Leonard Cure family sues Georgia sheriff's office and deputy for $16 million after shooting death


The family of Leonard Cure – who served more than 16 years in prison for a robbery he didn't commit and was shot to death during a highway traffic stop in Georgia last year – filed a $16 million federal lawsuit Tuesday. Dollar against the sheriff's office and the deputy involved in his death.

The lawsuit alleges that Camden County Sheriff's Staff Sergeant Sgt. Buck Aldridge used “excessive and deadly force” against Cure and filed wrongful death and assault and battery charges against Aldridge.

The lawsuit also alleges that Camden County Sheriff Jim Proctor failed to hire, train, supervise and discipline deputies, resulting in a violation of Cure's constitutional rights. It claims the sheriff should have known about Aldridge's previous violations and taken no action.

Cure, who was 53 when he died, was exonerated and released from prison in April 2020 after serving more than 16 years for a 2003 robbery in Broward County, Florida, court documents show.

On Oct. 16, he was stopped on Interstate 95 near the Georgia-Florida line and, according to the Georgia Bureau of Investigation, “he followed the officer's instructions until he learned he was under arrest.” The traffic stop was recorded with cameras on the dashboard and body.

After Cure failed to comply with the deputy's commands, a struggle ensued in which the deputy used a Taser and Cure grabbed the deputy's neck and face before a shot was fired, videos show, the GBI said.

“These aren’t just… bad apples; “This is a bad orchard,” Cure family attorney Harry Daniels said Tuesday in U.S. District Court in Brunswick, Georgia, where the lawsuit was filed. “And today we bring responsibility to the apple and orchard…make no mistake.”

Cure's mother, Mary Cure, told reporters it was a terrible thing that “citizens have to police the police” and that police officers should take their jobs seriously.

“And if they want to apply excess force there, you have other body parts. You can shoot, you don’t always have to kill someone,” she said.

CNN has reached out to Aldridge and the Camden County Sheriff's Office for comment and confirmed Aldridge's employment status.

According to the lawsuit, Proctor hired Aldridge as a deputy with the Camden County Sheriff's Office in 2018 and “knew or should have known that defendant Aldridge was prone to violence and had a history of using unlawful and excessive force while on duty as an officer.” “Law enforcement officer” because he was fired from the Kingsland Police Department in 2017 for violating that department’s use of force policy.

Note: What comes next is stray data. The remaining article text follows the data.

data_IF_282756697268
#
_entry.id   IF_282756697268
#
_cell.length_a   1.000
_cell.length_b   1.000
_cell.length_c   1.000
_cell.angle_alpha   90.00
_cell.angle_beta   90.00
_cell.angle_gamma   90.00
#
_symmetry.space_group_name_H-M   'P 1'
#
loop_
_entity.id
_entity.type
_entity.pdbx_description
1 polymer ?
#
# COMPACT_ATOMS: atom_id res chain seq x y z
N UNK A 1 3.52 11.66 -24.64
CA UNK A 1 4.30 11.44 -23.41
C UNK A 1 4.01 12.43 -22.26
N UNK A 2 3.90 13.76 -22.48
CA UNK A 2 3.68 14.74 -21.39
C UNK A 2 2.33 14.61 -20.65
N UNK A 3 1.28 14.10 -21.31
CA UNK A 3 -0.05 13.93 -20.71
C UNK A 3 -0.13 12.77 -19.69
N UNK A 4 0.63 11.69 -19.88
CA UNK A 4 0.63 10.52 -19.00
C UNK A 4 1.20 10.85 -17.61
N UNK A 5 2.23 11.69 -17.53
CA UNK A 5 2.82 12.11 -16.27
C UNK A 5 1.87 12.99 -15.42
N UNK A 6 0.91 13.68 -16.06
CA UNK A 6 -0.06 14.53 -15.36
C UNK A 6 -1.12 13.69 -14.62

Asked about filing the civil lawsuit while the shooting is still being reviewed by the Brunswick Judicial Circuit district attorney, Daniels said, “We don't have to wait for the district attorney before we move forward (…) it's not premature, it's right.” on time.”

The lawsuit seeks compensatory and other damages in excess of $16 million.

The Brunswick Judicial Circuit prosecutor's office told CNN the case is still listed as pending.

Days after the shooting, the sheriff's office released body-worn and dashboard camera videos of the moments leading up to it.

In the dashboard video, the deputy, with his siren on, begins pursuing Cure after Cure's vehicle passes his. The chase lasts approximately one minute and 20 seconds.

In the video, the officer asks Cure to get out of his vehicle and says he pulled him over for speeding and driving recklessly. “They passed me at 100 miles per hour,” the deputy said.

“I’m not going to jail,” Cure says at one point. The deputy replies, “Yes, you’re going to jail.”

The deputy repeatedly orders Cure to put his hands behind his back and warns him that if he doesn't, he will be shocked with a Taser. When Cure doesn't comply, the deputy uses a Taser on him.

Cure turns around, walks toward the deputy and grabs the Taser wire. The two engage in a physical fight for about 20 seconds, with Cure grabbing the deputy's neck and face. The deputy hits Cure several times with a baton and Cure can be heard saying, “Yeah, bitch,” as the fight continues.

The deputy appears to fire his weapon and Cure falls to the ground. The shot cannot be heard in the videos.

The deputy can be heard saying into his radio, “Camden, shots fired,” while still ordering Cure to stay down. Sometimes Cure can be seen sitting up and waving his arms. The deputy can then be seen unpacking a first aid kit and apparently beginning to render aid until the paramedics take over.

CNN's Ray Sanchez, Melissa Alonso, Isabel Rosales and Kevin Conlon contributed to this report.